Frequency of heat days systematically underestimated in many studies

Error in established calculation method discovered

Many studies on the climate crisis focus on researching temperature extremes on a global scale. Scientists at the University of Vienna have now uncovered an error in an established calculation method, leading to a systematic underestimation in the frequency of heat days. The error is based in the previously unnoticed impact of the seasonal cycle on the extreme threshold due to the incorrect application of so called "moving time windows". The study has recently been published in the journal Nature Communications.

Increasingly frequent temperature extremes are one of the most dangerous consequences of human-induced climate change and, as such, the subject of numerous scientific analyses. A commonly used method to define extremes such as heat days takes the adaptation to local conditions into account and calculates them relative to the local temperature distribution. However, researchers from the Department of Meteorology and Geophysics at the University of Vienna have now identified a significant error in the calculation of such relative extremes.

Temperature extremes are often defined relative to local conditions to encompass unusually hot periods worldwide. This approach uses different threshold values, for example, for Europe and Antarctica, allowing for a comparison in the occurrence of heat days between these climatically diverse regions. In the calculation of the local temperature threshold, so-called moving time windows are often employed. These windows aim to increase the number of days considered for threshold calculation, intending to enhance the meaningfulness of the threshold. Many previous studies have, therefore, increased the length of this time window from the originally recommended 5 days to up to 31 days. The newly published study now demonstrates that such long time windows lead to a mixing of the seasonal cycle into the threshold, inadvertently reducing the probability of extremes.

The calculation error can, depending on the region, lead to an underestimation of the expected heat day frequency, as explained by the lead author of the study, Lukas Brunner, Senior Scientist at the Department of Meteorology and Geophysics at the University of Vienna: "Heat days are often defined as the 10 percent warmest days at each location. However, we were able to show that an error in the calculation can lead to a considerable underestimation in the number of extreme days. This has been overlooked in many studies so far." Regions particularly affected include the western United States and the Arabian Peninsula, where only 7 percent heat days are detected by the algorithm instead of the correct 10 percent, leading to a relative error of -30 percent. In contrast, the probability of heat days in Europe is quite accurately estimated at the correct 10 percent. "These regional differences in the manifestation of the error we have identified can distort the interpretation of results and lead to issues when comparing different regions of the world," explains Brunner.

Global warming reduces the error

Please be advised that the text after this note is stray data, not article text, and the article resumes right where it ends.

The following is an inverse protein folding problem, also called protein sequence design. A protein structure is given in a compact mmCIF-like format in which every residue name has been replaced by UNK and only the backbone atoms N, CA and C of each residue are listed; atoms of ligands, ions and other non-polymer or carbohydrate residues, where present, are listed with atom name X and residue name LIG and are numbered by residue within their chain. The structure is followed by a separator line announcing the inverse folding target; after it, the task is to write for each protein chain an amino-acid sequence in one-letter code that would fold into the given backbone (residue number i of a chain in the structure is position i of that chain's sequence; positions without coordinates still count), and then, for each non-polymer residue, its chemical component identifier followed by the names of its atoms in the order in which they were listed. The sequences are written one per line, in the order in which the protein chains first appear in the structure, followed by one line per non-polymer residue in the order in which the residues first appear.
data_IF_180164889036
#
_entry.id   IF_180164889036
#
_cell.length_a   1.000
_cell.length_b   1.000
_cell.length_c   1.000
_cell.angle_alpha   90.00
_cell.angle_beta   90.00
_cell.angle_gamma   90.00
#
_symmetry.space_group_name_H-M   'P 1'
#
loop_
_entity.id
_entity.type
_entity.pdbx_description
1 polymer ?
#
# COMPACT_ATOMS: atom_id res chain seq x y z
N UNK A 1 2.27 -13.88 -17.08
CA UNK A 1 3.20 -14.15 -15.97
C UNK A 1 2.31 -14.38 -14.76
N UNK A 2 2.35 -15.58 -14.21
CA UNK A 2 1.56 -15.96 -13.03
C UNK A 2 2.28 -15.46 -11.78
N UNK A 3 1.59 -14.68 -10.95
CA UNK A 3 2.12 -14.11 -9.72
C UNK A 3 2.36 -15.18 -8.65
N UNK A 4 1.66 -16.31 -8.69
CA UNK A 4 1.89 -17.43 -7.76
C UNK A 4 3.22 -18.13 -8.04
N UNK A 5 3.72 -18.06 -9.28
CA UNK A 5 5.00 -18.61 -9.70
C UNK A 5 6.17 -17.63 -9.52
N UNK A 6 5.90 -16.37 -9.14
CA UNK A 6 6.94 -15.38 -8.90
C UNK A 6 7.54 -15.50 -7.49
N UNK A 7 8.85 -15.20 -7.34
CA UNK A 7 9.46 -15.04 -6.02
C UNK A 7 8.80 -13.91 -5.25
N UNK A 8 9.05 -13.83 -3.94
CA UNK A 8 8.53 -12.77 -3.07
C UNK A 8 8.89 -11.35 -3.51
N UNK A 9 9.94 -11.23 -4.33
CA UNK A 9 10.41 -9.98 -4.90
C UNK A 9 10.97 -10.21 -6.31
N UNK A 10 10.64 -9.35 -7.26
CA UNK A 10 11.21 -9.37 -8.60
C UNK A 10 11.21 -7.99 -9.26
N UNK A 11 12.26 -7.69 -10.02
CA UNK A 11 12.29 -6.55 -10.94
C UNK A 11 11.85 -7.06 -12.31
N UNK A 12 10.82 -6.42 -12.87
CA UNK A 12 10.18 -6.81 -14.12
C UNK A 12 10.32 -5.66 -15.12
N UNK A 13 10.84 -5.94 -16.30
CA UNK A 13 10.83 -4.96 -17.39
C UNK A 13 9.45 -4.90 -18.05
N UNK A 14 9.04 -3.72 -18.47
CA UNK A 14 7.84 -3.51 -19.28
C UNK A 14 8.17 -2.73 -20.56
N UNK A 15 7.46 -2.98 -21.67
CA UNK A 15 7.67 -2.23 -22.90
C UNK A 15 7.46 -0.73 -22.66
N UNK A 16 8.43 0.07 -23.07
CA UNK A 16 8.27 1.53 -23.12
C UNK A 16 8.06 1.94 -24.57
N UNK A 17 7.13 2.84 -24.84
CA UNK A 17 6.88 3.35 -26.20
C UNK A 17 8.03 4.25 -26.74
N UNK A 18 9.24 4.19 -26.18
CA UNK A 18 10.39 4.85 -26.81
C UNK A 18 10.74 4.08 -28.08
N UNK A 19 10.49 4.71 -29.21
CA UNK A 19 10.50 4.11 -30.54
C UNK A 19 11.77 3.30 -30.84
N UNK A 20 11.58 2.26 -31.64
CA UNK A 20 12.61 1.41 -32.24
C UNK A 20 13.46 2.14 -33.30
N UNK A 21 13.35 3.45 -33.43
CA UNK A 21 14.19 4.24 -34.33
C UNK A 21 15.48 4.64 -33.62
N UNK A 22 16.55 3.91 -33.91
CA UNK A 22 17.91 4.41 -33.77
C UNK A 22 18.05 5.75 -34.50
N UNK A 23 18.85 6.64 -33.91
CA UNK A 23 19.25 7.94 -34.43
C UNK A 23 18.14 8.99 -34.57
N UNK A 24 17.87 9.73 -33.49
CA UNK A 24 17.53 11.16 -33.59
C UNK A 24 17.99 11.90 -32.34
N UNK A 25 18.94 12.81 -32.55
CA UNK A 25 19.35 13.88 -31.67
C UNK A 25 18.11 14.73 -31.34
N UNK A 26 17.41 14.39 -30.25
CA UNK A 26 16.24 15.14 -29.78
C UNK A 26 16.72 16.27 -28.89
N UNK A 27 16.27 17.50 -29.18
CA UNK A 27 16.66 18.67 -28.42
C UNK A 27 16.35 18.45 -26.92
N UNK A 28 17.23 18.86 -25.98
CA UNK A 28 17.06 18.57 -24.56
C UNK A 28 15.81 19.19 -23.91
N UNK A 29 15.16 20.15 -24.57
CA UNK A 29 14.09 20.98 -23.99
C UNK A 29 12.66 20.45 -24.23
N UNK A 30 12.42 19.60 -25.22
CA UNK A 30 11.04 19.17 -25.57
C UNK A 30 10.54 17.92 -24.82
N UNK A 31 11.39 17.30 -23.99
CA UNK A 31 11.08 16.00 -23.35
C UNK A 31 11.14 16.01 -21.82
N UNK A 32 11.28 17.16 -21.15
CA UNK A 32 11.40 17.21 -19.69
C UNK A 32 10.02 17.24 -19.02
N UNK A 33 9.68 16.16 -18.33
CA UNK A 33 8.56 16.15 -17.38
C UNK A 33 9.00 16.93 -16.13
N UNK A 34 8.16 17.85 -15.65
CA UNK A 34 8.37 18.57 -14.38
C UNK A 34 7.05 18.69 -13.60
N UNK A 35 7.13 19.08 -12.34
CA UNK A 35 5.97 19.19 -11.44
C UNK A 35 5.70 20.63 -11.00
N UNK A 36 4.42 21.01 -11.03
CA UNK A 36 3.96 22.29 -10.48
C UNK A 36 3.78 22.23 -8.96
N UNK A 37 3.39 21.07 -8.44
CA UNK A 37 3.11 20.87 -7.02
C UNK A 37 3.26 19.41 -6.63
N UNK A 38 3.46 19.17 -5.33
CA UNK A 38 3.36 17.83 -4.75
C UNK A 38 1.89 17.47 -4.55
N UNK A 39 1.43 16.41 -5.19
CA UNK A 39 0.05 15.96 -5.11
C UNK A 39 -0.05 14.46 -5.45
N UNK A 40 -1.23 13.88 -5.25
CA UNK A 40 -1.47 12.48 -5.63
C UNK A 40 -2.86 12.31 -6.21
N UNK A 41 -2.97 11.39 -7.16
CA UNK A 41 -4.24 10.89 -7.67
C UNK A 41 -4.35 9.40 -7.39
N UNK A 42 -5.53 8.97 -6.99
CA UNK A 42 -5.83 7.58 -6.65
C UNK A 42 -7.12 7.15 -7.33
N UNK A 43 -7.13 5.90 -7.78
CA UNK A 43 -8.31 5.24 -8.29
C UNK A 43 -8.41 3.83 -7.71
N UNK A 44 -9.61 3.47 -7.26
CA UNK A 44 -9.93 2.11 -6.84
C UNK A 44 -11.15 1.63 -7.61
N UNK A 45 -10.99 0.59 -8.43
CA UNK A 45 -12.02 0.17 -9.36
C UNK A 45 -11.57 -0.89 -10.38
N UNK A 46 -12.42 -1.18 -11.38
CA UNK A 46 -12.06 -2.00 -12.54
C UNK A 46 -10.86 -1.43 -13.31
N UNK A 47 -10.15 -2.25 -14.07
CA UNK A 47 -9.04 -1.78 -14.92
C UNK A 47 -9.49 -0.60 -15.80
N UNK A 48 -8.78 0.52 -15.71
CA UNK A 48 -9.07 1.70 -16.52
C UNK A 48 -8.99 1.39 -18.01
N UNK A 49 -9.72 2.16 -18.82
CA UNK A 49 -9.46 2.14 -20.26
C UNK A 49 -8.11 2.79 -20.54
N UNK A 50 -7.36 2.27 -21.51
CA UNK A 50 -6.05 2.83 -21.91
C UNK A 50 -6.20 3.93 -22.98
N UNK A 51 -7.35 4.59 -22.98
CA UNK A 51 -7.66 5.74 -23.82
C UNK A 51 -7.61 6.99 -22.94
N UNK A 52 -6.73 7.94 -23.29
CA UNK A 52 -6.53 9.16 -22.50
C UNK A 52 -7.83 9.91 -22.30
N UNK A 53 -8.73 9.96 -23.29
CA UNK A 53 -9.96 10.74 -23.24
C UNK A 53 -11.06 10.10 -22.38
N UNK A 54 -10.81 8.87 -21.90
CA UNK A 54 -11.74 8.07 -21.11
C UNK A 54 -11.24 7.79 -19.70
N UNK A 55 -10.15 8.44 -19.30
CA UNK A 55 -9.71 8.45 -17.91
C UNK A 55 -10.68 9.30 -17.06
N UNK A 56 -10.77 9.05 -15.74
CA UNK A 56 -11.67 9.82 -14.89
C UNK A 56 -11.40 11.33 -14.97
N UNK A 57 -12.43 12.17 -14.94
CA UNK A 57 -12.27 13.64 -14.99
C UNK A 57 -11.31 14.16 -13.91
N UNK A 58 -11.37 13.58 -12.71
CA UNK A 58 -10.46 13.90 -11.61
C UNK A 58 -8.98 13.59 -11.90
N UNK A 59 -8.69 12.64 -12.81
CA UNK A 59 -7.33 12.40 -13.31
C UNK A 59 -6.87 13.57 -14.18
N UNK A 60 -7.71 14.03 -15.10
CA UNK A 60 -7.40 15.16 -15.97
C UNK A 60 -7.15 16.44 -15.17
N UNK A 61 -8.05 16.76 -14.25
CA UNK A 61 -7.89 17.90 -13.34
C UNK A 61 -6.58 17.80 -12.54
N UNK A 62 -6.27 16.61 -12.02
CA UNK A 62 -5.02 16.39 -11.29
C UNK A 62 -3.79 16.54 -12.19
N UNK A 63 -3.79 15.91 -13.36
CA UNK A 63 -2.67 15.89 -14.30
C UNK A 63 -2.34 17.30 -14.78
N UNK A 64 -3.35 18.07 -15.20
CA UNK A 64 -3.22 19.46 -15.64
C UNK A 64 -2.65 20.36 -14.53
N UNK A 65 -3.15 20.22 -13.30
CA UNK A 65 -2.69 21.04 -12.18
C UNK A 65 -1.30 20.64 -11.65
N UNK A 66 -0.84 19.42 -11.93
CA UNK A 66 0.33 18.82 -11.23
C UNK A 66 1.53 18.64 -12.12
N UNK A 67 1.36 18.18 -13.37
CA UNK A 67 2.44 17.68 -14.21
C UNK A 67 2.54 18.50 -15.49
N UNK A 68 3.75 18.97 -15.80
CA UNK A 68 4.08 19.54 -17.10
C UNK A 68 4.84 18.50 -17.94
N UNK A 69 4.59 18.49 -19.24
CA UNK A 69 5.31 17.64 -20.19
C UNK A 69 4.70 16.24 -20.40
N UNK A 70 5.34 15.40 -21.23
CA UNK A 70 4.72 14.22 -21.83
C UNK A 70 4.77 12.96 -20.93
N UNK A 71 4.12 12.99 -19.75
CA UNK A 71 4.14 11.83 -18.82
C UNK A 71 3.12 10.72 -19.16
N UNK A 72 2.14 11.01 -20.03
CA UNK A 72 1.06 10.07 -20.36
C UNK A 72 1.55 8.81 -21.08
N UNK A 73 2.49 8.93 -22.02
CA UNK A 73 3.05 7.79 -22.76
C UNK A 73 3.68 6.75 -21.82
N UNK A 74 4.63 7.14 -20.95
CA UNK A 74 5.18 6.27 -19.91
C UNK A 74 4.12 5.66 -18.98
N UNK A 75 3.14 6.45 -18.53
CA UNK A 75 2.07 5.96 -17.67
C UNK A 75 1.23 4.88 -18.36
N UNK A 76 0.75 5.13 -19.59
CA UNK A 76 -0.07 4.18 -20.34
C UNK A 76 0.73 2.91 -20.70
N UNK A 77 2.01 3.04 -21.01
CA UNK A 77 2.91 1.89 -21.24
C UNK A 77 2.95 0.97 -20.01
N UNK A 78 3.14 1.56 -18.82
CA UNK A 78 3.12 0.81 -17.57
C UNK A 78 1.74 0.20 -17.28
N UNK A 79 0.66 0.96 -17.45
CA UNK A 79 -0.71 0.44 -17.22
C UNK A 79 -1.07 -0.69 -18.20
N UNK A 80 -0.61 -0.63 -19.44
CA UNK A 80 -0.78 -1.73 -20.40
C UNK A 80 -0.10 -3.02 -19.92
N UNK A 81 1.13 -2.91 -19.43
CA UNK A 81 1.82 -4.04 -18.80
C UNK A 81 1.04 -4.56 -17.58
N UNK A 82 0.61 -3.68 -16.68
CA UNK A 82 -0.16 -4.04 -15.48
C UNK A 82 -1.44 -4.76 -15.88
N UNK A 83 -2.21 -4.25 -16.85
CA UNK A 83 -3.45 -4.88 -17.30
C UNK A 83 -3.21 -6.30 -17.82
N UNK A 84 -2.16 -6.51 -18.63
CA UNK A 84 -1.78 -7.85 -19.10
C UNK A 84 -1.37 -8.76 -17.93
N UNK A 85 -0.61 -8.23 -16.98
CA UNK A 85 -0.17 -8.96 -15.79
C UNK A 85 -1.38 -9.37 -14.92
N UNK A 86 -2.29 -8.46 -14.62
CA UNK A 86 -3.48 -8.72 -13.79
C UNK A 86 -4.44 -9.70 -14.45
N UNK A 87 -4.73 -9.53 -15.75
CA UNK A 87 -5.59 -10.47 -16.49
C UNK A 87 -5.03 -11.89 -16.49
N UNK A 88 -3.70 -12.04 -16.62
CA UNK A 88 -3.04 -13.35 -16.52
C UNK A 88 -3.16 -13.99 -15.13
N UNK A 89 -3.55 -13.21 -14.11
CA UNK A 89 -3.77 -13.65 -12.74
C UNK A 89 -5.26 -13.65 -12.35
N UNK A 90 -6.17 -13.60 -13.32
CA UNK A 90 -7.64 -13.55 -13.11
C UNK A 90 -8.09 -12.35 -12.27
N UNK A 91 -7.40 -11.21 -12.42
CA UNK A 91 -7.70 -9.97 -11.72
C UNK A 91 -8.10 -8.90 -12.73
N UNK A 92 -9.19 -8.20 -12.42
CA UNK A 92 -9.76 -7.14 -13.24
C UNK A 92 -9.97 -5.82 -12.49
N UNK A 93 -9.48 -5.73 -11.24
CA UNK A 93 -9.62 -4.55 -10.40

The study also examines the impact of climate change, revealing that with unabated emissions, certain regions will experience almost continuous temperature extremes in the future. The discovered underestimation of extremes decreases with extreme climate warming. However, this leads to an overestimation of the change signal, as climate scientist Brunner explains: "By the end of the century, in hotspot regions like the Arabian Peninsula, almost every day will be considered a heat day by today's standards. But due to the error the historical period has only 7 percent heat days instead of the correct 10 percent, leading to an overestimation in the increase."

In their study, the authors also propose a correction that almost entirely eliminates the error. "We hope that our study leads to future work avoiding the error, allowing for a better characterization of changes in temperature extremes within the framework of climate change," says Aiko Voigt, co-author of the study and Professor at the Department of Meteorology and Geophysics at the University of Vienna.

Original publication in Nature Communications:

Lukas Brunner, Aiko Voigt: Pitfalls in diagnosing temperature extremes. 2024.
DOI: 10.1038/s41467-024-46349-x 


Fig. 1: The study shows that heat days are underestimated by up to 30 per cent on average over 30 years if the error is not corrected - in other words, only 70 per cent of the actual temperature extremes are detected in some regions. CC BY: Lukas Brunner

Fig. 2: The impact of the error varies greatly from region to region - the effects are particularly clear in the North Atlantic: In June, for example, the frequency of hot days was underestimated by more than 75 per cent, resulting in only a quarter of the actual extremes being detected. Averaged over the year, the temperature extremes were also significantly below the expected frequency. CC BY: Lukas Brunner

Scientific contact

Dr. Lukas Brunner

Institut für Meteorologie und Geophysik
Universität Wien
1090 - Wien, Josef-Holaubek-Platz 2 (UZA II)

Univ.-Prof. Dr. Aiko Voigt

Institut für Meteorologie und Geophysik
1090 - Wien, Josef-Holaubek-Platz 2 (UZA II)

Further inquiry

Theresa Bittermann, BA

Media Relations, Universität Wien
1010 - Wien, Universitätsring 1